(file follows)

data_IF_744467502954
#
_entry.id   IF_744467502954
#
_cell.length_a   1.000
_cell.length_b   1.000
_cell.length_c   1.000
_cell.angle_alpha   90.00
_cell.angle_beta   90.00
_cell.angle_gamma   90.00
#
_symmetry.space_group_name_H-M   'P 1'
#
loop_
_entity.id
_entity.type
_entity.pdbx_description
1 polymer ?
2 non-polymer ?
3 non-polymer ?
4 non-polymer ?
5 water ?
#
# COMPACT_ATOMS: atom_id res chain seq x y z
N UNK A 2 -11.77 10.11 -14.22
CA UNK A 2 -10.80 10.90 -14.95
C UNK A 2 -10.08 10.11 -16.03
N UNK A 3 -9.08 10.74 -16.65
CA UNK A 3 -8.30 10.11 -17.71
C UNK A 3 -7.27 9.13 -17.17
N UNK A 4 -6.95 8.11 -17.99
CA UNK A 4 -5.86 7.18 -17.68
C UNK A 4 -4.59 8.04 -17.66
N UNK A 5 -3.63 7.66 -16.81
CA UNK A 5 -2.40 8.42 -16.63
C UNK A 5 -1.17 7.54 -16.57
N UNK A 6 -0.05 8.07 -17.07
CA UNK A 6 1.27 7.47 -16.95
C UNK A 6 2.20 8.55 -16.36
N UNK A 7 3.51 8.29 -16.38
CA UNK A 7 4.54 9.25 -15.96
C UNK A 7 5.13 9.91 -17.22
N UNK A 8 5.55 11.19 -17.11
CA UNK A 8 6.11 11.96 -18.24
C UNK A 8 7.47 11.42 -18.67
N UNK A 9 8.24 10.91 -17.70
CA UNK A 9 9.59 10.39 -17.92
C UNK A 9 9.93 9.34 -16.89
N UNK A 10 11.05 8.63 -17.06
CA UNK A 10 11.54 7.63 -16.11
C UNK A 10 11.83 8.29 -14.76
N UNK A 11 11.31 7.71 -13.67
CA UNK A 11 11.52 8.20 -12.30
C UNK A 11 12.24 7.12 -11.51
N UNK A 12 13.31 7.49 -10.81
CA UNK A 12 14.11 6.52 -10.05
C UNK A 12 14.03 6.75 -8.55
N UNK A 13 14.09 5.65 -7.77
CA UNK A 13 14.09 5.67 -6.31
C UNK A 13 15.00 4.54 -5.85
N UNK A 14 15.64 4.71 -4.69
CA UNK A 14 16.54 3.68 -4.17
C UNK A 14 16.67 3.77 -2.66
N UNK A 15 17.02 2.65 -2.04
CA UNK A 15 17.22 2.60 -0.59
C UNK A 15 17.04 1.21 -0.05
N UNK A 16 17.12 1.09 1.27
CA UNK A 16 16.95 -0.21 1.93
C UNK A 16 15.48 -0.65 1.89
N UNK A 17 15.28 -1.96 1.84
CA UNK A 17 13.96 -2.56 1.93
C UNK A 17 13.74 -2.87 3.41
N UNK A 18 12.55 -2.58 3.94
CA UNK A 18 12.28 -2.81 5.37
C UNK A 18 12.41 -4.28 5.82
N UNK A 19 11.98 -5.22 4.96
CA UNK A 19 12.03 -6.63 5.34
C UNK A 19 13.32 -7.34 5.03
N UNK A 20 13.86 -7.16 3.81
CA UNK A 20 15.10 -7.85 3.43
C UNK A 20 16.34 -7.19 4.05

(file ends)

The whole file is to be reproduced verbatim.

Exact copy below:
data_IF_744467502954
#
_entry.id   IF_744467502954
#
_cell.length_a   1.000
_cell.length_b   1.000
_cell.length_c   1.000
_cell.angle_alpha   90.00
_cell.angle_beta   90.00
_cell.angle_gamma   90.00
#
_symmetry.space_group_name_H-M   'P 1'
#
loop_
_entity.id
_entity.type
_entity.pdbx_description
1 polymer ?
2 non-polymer ?
3 non-polymer ?
4 non-polymer ?
5 water ?
#
# COMPACT_ATOMS: atom_id res chain seq x y z
N UNK A 2 -11.77 10.11 -14.22
CA UNK A 2 -10.80 10.90 -14.95
C UNK A 2 -10.08 10.11 -16.03
N UNK A 3 -9.08 10.74 -16.65
CA UNK A 3 -8.30 10.11 -17.71
C UNK A 3 -7.27 9.13 -17.17
N UNK A 4 -6.95 8.11 -17.99
CA UNK A 4 -5.86 7.18 -17.68
C UNK A 4 -4.59 8.04 -17.66
N UNK A 5 -3.63 7.66 -16.81
CA UNK A 5 -2.40 8.42 -16.63
C UNK A 5 -1.17 7.54 -16.57
N UNK A 6 -0.05 8.07 -17.07
CA UNK A 6 1.27 7.47 -16.95
C UNK A 6 2.20 8.55 -16.36
N UNK A 7 3.51 8.29 -16.38
CA UNK A 7 4.54 9.25 -15.96
C UNK A 7 5.13 9.91 -17.22
N UNK A 8 5.55 11.19 -17.11
CA UNK A 8 6.11 11.96 -18.24
C UNK A 8 7.47 11.42 -18.67
N UNK A 9 8.24 10.91 -17.70
CA UNK A 9 9.59 10.39 -17.92
C UNK A 9 9.93 9.34 -16.89
N UNK A 10 11.05 8.63 -17.06
CA UNK A 10 11.54 7.63 -16.11
C UNK A 10 11.83 8.29 -14.76
N UNK A 11 11.31 7.71 -13.67
CA UNK A 11 11.52 8.20 -12.30
C UNK A 11 12.24 7.12 -11.51
N UNK A 12 13.31 7.49 -10.81
CA UNK A 12 14.11 6.52 -10.05
C UNK A 12 14.03 6.75 -8.55
N UNK A 13 14.09 5.65 -7.77
CA UNK A 13 14.09 5.67 -6.31
C UNK A 13 15.00 4.54 -5.85
N UNK A 14 15.64 4.71 -4.69
CA UNK A 14 16.54 3.68 -4.17
C UNK A 14 16.67 3.77 -2.66
N UNK A 15 17.02 2.65 -2.04
CA UNK A 15 17.22 2.60 -0.59
C UNK A 15 17.04 1.21 -0.05
N UNK A 16 17.12 1.09 1.27
CA UNK A 16 16.95 -0.21 1.93
C UNK A 16 15.48 -0.65 1.89
N UNK A 17 15.28 -1.96 1.84
CA UNK A 17 13.96 -2.56 1.93
C UNK A 17 13.74 -2.87 3.41
N UNK A 18 12.55 -2.58 3.94
CA UNK A 18 12.28 -2.81 5.37
C UNK A 18 12.41 -4.28 5.82
N UNK A 19 11.98 -5.22 4.96
CA UNK A 19 12.03 -6.63 5.34
C UNK A 19 13.32 -7.34 5.03
N UNK A 20 13.86 -7.16 3.81
CA UNK A 20 15.10 -7.85 3.43
C UNK A 20 16.34 -7.19 4.05